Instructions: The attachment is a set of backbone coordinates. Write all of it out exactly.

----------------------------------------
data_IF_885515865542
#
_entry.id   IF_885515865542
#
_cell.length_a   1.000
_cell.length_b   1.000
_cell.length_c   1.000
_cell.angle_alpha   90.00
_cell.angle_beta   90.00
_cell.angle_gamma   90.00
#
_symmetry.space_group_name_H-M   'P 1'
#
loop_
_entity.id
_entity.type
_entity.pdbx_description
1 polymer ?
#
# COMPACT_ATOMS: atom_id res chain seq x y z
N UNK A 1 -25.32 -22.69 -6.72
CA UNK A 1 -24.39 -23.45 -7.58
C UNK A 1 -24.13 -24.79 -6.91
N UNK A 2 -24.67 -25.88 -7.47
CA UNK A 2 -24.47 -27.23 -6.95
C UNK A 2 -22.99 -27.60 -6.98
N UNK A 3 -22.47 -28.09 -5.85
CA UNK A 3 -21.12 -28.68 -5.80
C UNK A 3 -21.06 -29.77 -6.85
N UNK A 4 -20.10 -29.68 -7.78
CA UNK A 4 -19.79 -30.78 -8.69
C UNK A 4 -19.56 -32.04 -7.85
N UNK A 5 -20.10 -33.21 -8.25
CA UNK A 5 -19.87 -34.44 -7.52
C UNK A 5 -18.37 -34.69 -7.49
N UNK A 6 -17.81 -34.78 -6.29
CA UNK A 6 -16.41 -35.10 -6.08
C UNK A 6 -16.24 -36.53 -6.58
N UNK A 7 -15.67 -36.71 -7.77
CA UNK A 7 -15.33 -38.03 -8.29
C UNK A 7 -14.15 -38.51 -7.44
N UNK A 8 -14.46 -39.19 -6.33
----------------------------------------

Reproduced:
data_IF_885515865542
#
_entry.id   IF_885515865542
#
_cell.length_a   1.000
_cell.length_b   1.000
_cell.length_c   1.000
_cell.angle_alpha   90.00
_cell.angle_beta   90.00
_cell.angle_gamma   90.00
#
_symmetry.space_group_name_H-M   'P 1'
#
loop_
_entity.id
_entity.type
_entity.pdbx_description
1 polymer ?
#
# COMPACT_ATOMS: atom_id res chain seq x y z
N UNK A 1 -25.32 -22.69 -6.72
CA UNK A 1 -24.39 -23.45 -7.58
C UNK A 1 -24.13 -24.79 -6.91
N UNK A 2 -24.67 -25.88 -7.47
CA UNK A 2 -24.47 -27.23 -6.95
C UNK A 2 -22.99 -27.60 -6.98
N UNK A 3 -22.47 -28.09 -5.85
CA UNK A 3 -21.12 -28.68 -5.80
C UNK A 3 -21.06 -29.77 -6.85
N UNK A 4 -20.10 -29.68 -7.78
CA UNK A 4 -19.79 -30.78 -8.69
C UNK A 4 -19.56 -32.04 -7.85
N UNK A 5 -20.10 -33.21 -8.25
CA UNK A 5 -19.87 -34.44 -7.52
C UNK A 5 -18.37 -34.69 -7.49
N UNK A 6 -17.81 -34.78 -6.29
CA UNK A 6 -16.41 -35.10 -6.08
C UNK A 6 -16.24 -36.53 -6.58
N UNK A 7 -15.67 -36.71 -7.77
CA UNK A 7 -15.33 -38.03 -8.29
C UNK A 7 -14.15 -38.51 -7.44
N UNK A 8 -14.46 -39.19 -6.33